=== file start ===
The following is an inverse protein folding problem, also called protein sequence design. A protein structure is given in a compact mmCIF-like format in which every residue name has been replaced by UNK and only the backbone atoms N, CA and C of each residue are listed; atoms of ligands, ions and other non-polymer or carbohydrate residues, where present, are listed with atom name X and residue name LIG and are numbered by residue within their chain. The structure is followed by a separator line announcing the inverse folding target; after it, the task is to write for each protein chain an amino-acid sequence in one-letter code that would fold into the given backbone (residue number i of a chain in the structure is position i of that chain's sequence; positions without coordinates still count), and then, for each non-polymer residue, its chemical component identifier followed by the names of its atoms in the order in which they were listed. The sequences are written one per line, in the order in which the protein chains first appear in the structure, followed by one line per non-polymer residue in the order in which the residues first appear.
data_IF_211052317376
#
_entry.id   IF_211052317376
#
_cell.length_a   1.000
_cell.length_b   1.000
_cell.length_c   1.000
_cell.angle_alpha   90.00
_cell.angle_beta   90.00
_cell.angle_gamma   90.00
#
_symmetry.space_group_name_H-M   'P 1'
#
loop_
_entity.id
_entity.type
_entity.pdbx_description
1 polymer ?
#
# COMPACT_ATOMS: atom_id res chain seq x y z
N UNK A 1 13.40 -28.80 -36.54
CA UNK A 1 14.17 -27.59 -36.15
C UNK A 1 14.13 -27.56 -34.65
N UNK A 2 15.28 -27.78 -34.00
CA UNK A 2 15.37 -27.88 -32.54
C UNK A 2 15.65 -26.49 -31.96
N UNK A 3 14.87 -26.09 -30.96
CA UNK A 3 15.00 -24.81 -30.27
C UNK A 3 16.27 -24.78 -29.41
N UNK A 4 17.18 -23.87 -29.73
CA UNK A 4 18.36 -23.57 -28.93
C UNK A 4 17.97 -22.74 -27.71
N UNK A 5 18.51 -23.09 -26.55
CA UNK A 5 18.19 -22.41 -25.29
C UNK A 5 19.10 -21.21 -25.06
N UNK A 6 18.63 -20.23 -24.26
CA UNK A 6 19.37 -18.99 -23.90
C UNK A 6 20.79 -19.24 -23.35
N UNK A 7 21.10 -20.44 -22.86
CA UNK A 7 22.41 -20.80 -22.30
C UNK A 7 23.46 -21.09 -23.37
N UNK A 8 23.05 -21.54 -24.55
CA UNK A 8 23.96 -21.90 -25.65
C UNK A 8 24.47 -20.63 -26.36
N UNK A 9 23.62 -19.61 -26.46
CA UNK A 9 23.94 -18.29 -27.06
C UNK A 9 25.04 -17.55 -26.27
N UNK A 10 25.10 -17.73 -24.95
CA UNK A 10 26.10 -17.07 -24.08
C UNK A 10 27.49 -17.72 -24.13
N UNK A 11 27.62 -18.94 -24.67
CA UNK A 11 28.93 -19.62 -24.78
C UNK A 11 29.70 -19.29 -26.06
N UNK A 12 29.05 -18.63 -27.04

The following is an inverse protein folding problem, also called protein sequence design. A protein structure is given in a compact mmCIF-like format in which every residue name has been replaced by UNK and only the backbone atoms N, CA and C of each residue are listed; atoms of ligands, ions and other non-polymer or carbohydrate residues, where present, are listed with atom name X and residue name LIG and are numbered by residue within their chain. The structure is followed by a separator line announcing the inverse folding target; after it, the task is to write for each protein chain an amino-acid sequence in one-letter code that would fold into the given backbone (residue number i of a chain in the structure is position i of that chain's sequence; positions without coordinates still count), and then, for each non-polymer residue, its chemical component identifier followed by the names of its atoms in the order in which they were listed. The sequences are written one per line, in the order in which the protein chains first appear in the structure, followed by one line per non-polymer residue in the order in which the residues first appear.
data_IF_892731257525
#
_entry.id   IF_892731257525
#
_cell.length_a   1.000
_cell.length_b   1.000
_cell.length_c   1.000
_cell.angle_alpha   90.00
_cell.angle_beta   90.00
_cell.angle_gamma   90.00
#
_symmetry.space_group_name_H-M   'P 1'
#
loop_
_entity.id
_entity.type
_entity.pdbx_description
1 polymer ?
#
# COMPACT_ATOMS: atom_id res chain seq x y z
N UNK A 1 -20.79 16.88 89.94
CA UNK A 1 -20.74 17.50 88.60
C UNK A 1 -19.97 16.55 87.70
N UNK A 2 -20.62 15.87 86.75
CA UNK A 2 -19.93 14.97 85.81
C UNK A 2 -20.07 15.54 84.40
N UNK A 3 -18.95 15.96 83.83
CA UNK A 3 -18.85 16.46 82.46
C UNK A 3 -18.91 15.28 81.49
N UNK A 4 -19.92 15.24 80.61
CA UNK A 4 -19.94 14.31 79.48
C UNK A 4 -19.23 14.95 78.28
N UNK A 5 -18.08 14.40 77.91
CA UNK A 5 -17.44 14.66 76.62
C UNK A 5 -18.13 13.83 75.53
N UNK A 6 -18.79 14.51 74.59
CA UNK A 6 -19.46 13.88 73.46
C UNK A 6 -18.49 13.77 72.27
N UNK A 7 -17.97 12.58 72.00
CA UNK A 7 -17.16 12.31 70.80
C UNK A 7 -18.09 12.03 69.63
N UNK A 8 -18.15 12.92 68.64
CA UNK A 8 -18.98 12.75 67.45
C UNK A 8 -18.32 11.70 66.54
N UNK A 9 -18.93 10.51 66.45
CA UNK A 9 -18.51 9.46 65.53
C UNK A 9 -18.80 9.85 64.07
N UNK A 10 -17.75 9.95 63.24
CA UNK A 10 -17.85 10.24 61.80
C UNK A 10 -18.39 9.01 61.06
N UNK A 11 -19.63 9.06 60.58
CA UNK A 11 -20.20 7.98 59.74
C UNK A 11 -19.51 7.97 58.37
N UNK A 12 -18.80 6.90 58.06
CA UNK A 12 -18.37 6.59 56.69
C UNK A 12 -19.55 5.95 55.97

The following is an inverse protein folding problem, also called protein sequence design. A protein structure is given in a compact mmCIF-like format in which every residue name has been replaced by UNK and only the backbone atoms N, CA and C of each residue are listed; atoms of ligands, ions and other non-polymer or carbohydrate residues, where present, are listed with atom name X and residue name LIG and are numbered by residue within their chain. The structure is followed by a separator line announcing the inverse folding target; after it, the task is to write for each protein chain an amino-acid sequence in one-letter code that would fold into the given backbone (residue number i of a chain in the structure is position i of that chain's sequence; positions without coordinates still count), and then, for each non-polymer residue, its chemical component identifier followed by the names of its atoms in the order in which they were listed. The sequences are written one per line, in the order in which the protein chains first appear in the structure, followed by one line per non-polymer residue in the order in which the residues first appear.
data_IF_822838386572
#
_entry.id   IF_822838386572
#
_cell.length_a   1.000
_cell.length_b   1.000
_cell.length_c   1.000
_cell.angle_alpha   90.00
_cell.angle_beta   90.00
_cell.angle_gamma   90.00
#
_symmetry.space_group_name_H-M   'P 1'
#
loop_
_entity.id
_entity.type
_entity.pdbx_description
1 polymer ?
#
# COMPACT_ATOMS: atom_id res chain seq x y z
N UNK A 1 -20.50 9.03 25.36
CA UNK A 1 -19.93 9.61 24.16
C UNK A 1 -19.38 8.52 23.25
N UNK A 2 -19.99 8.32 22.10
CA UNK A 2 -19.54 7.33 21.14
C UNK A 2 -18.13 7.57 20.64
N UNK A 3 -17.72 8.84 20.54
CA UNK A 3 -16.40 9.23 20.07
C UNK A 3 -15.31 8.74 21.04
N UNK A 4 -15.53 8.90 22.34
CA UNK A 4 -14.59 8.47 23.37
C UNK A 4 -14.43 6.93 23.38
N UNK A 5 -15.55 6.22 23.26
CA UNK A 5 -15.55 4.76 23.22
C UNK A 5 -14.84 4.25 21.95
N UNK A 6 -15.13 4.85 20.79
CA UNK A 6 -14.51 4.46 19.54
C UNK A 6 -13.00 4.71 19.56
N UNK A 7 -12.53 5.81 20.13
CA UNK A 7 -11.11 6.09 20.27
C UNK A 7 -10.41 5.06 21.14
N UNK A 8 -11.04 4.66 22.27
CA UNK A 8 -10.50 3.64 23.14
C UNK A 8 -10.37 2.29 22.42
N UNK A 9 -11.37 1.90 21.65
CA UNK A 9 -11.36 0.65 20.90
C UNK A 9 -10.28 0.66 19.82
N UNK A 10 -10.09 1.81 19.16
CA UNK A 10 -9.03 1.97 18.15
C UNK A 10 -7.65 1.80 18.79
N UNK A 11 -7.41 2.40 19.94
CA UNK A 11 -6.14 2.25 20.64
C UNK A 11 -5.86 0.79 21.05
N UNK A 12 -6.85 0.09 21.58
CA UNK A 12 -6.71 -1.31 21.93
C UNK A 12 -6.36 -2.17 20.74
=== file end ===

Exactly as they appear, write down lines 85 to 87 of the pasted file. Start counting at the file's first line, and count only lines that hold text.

C UNK A 3 -18.91 15.28 81.49
N UNK A 4 -19.92 15.24 80.61
CA UNK A 4 -19.94 14.31 79.48